I listened to this performance as an audio cassette about two years ago. It was the best recorded book I listened to that year. Patrick Tull has a wonderful sense of the rhythm, variety and force of Dickens' prose. The book itself is wonderfully full of life and humor. I never understood Dickens' humor until I listened to Pickwick Papers. I've never known Tull to give less than a superlative reading.
I re-downloaded the Pickwick Papers at level 3 after suffering through the low resolution version a few years back, and was delighted with the sound quality this time around.
The Pickwick Papers is one of the funniest books I have ever read and really showcased Dickens' immense talents. My previous readings of Dickens were of the more serious variety--Tale of Two Cities, Oliver Twist, Christmas Carol--which are wonderful themselves, but this was a treat.
I don't think it could have been read better than by Patrick Tull (of Patrick O'Brian's Aubrey-Maturin fame). He proves that sometimes a book is better in audible than read off the page. His enthusiasm and accents really bring the words to life. Brilliant! His loss is greatly felt.
Hi.This is my first Audible reveiw.I felt the need to write a review on this fabulous recording.Reading the previous reviews rightfully negative about the abysmal sound quality of this program when it was a 2,I'm ecstatic to be the first person to review it now that it is rightfully been presented in the far superior 4 format.This program now sounds as good as anything I've heard on Audible.I only hope that some if not all of the previous reviewers have already or will retry this program.It truly is one of the greatest audiobooks ever made.Mr.Tull's energy and talent for humour are second to none.I agree that the story only really kicks into gear with appearence of Samival Veller but it never waivers after that and neither does the good Mr. Tull.The three Christmas chapters are a particular joy(I listen to them every year around this time).Sorry for the lengthy review but I truly love this book and especially this recording of it.
still tilting at windmills, after all of these years.
as i come to the end of 'the pickwick papers' i recall that there are some books whose end i dread because of a relationship i have developed with its characters that i don't want to end. i first read this book about twenty years ago and remember the same feeling then. less of a page-turner than, say, 'a tale of two cities,' and lighter than his social commentaries (just about everything else!), the p.p. are, i suppose, 'enchanting.' i am already thinking ahead to the time in the future when i will see fit to read/listen to the misadventures of pickwick, tupman, snodgrass and winkle again.
the audio quality (recorded in format 1, converted to format 2 ) was acceptable, i listened to the first half to two-thirds in my car while driving across canada (windows up, volume moderate) and am finishing up on bose headphones.
the reader is very good to excellent. occasionally, i had some trouble understanding him by some combination of accent and or sound quality, but there were not enough of these moments to take away from my over-all enjoyment of his expressive voice and characterizations.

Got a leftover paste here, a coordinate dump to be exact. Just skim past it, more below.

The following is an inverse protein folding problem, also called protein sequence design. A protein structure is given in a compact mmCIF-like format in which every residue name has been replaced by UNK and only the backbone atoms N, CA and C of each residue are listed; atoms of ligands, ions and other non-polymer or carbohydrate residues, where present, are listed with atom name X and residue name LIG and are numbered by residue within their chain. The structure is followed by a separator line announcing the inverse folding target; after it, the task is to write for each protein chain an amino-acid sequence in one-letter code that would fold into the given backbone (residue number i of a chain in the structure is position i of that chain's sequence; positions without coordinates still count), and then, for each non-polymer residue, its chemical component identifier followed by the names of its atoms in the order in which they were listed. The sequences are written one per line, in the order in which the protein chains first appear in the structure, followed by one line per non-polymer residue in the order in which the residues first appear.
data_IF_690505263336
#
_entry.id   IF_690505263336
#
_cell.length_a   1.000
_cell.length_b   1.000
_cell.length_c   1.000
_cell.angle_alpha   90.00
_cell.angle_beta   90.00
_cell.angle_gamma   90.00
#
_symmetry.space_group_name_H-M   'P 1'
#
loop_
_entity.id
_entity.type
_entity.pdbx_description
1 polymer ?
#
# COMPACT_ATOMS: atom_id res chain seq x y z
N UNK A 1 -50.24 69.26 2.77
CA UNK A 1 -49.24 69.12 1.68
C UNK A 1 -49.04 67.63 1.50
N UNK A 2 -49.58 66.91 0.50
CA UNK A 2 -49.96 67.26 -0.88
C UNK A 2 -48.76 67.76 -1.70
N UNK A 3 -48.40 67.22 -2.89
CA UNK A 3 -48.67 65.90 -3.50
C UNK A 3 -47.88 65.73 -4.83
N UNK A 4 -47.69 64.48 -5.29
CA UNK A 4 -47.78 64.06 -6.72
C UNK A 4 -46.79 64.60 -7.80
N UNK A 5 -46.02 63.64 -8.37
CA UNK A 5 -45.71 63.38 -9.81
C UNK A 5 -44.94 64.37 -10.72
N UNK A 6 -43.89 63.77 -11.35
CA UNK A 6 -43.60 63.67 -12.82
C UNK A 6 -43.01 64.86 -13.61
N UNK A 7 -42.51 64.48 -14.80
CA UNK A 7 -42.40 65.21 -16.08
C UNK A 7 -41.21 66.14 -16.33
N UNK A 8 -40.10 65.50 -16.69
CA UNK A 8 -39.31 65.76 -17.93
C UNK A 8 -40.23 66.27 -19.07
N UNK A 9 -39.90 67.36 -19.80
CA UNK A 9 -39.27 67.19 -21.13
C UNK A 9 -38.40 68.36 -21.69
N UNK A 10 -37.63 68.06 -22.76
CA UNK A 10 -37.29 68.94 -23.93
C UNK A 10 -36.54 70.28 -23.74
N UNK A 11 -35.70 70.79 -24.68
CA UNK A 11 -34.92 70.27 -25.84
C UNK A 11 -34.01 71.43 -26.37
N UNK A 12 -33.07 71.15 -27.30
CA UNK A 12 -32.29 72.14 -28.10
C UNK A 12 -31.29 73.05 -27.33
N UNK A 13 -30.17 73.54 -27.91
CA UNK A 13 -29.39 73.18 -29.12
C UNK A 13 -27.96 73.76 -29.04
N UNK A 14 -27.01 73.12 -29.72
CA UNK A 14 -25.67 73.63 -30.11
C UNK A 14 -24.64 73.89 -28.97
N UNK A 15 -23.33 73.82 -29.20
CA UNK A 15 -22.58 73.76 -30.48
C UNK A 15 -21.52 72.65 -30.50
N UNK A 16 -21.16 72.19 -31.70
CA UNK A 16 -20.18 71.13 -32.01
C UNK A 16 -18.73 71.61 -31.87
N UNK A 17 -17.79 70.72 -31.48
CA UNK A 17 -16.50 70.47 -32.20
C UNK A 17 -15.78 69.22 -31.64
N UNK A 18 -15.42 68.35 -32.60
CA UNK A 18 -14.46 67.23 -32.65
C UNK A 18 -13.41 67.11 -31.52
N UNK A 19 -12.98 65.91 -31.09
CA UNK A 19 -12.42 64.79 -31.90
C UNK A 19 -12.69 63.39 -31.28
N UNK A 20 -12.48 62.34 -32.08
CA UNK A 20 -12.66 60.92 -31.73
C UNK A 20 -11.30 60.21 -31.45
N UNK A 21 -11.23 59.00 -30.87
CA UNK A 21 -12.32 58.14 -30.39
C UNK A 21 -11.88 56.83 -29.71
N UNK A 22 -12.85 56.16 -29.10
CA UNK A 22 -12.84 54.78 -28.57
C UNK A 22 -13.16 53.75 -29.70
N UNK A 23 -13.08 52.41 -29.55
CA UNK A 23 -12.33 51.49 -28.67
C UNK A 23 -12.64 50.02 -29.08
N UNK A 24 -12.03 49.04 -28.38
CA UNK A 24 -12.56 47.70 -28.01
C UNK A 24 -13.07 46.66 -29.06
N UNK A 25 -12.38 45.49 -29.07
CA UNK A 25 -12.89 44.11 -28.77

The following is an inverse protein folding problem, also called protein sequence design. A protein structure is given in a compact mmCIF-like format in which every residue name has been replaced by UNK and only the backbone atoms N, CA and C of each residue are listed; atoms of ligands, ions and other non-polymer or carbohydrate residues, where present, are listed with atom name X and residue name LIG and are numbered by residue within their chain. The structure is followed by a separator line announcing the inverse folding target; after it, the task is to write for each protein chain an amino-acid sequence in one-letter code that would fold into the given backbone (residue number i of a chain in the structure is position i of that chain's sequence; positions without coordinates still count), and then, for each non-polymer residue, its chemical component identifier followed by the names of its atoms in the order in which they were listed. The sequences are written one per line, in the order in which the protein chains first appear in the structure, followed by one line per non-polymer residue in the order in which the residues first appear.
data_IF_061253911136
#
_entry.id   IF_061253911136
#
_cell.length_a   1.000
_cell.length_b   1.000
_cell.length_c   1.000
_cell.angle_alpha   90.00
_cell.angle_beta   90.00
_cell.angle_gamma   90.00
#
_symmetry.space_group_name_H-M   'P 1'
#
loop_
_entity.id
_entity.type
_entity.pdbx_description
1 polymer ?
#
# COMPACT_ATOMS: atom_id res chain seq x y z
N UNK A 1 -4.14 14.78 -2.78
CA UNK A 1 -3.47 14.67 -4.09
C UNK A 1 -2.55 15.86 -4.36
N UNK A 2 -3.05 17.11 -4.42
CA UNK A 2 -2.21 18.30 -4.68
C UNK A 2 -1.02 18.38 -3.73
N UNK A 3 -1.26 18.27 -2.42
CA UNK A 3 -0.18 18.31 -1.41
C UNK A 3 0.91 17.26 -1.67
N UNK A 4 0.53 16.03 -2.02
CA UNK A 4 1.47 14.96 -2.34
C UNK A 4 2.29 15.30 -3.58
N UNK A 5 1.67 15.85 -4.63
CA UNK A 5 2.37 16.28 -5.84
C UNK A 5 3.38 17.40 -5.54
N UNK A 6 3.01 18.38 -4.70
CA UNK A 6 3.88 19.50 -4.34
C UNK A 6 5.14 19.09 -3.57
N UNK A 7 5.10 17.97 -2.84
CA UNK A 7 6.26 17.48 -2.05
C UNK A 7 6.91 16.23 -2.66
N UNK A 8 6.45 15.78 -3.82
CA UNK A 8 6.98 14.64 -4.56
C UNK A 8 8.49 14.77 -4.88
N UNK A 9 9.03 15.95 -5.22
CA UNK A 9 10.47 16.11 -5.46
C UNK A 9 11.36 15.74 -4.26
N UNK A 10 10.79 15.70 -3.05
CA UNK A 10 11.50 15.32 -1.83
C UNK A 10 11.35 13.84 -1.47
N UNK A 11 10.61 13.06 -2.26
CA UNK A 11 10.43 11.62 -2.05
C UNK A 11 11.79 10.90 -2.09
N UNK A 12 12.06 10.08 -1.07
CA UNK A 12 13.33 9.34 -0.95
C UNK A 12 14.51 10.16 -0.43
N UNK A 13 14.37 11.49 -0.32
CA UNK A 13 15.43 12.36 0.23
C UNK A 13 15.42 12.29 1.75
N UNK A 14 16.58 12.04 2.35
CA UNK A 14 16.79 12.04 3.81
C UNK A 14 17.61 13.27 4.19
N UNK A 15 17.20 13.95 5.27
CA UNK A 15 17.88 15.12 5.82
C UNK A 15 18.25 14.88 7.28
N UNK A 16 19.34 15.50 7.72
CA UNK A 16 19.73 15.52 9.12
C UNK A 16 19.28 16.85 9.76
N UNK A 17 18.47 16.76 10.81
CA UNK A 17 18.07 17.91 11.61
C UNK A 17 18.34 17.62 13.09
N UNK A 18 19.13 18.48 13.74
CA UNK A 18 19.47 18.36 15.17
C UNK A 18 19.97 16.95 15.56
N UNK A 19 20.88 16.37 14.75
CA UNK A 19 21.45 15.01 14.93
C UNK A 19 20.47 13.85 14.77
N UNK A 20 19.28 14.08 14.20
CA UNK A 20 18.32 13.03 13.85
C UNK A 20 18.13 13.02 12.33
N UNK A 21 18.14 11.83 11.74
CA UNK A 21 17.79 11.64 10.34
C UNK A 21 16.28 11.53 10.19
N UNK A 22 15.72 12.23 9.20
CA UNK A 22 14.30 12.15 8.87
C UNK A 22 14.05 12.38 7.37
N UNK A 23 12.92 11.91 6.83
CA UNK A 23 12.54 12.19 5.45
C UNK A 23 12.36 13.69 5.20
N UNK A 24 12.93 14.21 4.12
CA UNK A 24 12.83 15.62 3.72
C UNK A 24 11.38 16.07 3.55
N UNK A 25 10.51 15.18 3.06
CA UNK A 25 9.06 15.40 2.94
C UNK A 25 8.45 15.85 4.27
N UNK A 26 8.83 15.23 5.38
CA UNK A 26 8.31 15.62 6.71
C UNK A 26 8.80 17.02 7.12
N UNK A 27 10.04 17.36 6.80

that's about it ... should i have offended anyone, i would like to point out that my comments should be understood in their 'pickwickian sense' and all, i trust, will be well again with the world.
Patrick Tull is a perfect narrator for this book: his bluff, blustery, energetic style matches Dickens' comic prose to a T. It's an episodic book, with a very thin overarching framework: travels and adventures (mostly misadventures) of Mr Pickwick, his fellow club members, and the manservant to end all manservants, Sam Weller (or Veller as he would say). Every so often Dickens adds a tale, usually a ghost story or some other macabre event, related verbally or on paper by one of the participants. It's Dickens at his absolute comic best: high spirits, wacky characters, impossible misunderstandings all around; and it all ends well in this best of all possible worlds. Tull's many voices, giving brisk life to every character, are astonishing.
Really looking forward to this one. But a big mistake. Quality of this recording is really really bad. I gave this more than an hours listen, then I stopped and gave up.
I have actually listened to this book from Recordedbooks.com on cassette several years ago and enjoyed it. The sound quality with the original cassettes was never great but the audible.com sound quality is very disappointing. While making the book available in format 3 or 4 might provide only modest gains in sound quality, any improvement would be worth the increase in file size. The poor sound quality makes me wonder how audible.com digitizes the original recordings: does recordedbooks.com provide high quality master tapes or does audible.com simply take any old consumer cassette and digitize that.
The story is a great one (although it doesn't really take off until a few chapters after Sam Weller joins the story) and Patrick Tull is a great reader. If you can stand the poor sound quality this is a great (although uneven in parts) Dickens book and one of my favorites.
The Pickwick Papers chronicles the adventures of the kindly English gentleman, Samuel Pickwick, in the early 1800's. The book is as charming as it is humorous. Dickens had the extraordinary ability to take the commonplace follies of people and describe them with insight into human nature and elegance in writing. Funny, touching, and uplifting. Cheers to Samuel Pickwick, Esq.